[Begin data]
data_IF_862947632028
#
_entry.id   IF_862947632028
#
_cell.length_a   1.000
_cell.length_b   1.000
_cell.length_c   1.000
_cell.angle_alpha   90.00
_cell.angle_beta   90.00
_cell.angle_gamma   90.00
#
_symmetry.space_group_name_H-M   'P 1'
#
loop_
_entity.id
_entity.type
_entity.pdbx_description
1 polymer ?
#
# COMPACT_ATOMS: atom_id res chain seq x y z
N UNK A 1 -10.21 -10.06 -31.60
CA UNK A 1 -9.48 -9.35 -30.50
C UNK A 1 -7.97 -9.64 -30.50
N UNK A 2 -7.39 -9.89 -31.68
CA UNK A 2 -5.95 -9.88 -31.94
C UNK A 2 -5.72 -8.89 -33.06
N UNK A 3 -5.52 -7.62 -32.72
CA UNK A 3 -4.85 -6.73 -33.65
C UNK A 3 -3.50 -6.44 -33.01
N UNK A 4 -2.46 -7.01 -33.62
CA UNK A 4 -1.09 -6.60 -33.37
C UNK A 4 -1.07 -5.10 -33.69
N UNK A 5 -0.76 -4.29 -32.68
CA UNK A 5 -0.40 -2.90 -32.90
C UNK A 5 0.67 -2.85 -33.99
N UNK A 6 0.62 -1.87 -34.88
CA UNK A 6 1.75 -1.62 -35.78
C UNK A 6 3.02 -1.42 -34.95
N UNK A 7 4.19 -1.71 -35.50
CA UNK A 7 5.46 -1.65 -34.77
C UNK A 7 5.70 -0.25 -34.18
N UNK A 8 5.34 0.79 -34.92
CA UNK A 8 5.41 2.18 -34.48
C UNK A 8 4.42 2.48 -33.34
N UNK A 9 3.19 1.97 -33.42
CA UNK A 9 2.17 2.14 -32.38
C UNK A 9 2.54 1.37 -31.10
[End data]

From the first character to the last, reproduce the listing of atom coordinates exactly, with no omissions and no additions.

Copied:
data_IF_862947632028
#
_entry.id   IF_862947632028
#
_cell.length_a   1.000
_cell.length_b   1.000
_cell.length_c   1.000
_cell.angle_alpha   90.00
_cell.angle_beta   90.00
_cell.angle_gamma   90.00
#
_symmetry.space_group_name_H-M   'P 1'
#
loop_
_entity.id
_entity.type
_entity.pdbx_description
1 polymer ?
#
# COMPACT_ATOMS: atom_id res chain seq x y z
N UNK A 1 -10.21 -10.06 -31.60
CA UNK A 1 -9.48 -9.35 -30.50
C UNK A 1 -7.97 -9.64 -30.50
N UNK A 2 -7.39 -9.89 -31.68
CA UNK A 2 -5.95 -9.88 -31.94
C UNK A 2 -5.72 -8.89 -33.06
N UNK A 3 -5.52 -7.62 -32.72
CA UNK A 3 -4.85 -6.73 -33.65
C UNK A 3 -3.50 -6.44 -33.01
N UNK A 4 -2.46 -7.01 -33.62
CA UNK A 4 -1.09 -6.60 -33.37
C UNK A 4 -1.07 -5.10 -33.69
N UNK A 5 -0.76 -4.29 -32.68
CA UNK A 5 -0.40 -2.90 -32.90
C UNK A 5 0.67 -2.85 -33.99
N UNK A 6 0.62 -1.87 -34.88
CA UNK A 6 1.75 -1.62 -35.78
C UNK A 6 3.02 -1.42 -34.95
N UNK A 7 4.19 -1.71 -35.50
CA UNK A 7 5.46 -1.65 -34.77
C UNK A 7 5.70 -0.25 -34.18
N UNK A 8 5.34 0.79 -34.92
CA UNK A 8 5.41 2.18 -34.48
C UNK A 8 4.42 2.48 -33.34
N UNK A 9 3.19 1.97 -33.42
CA UNK A 9 2.17 2.14 -32.38
C UNK A 9 2.54 1.37 -31.10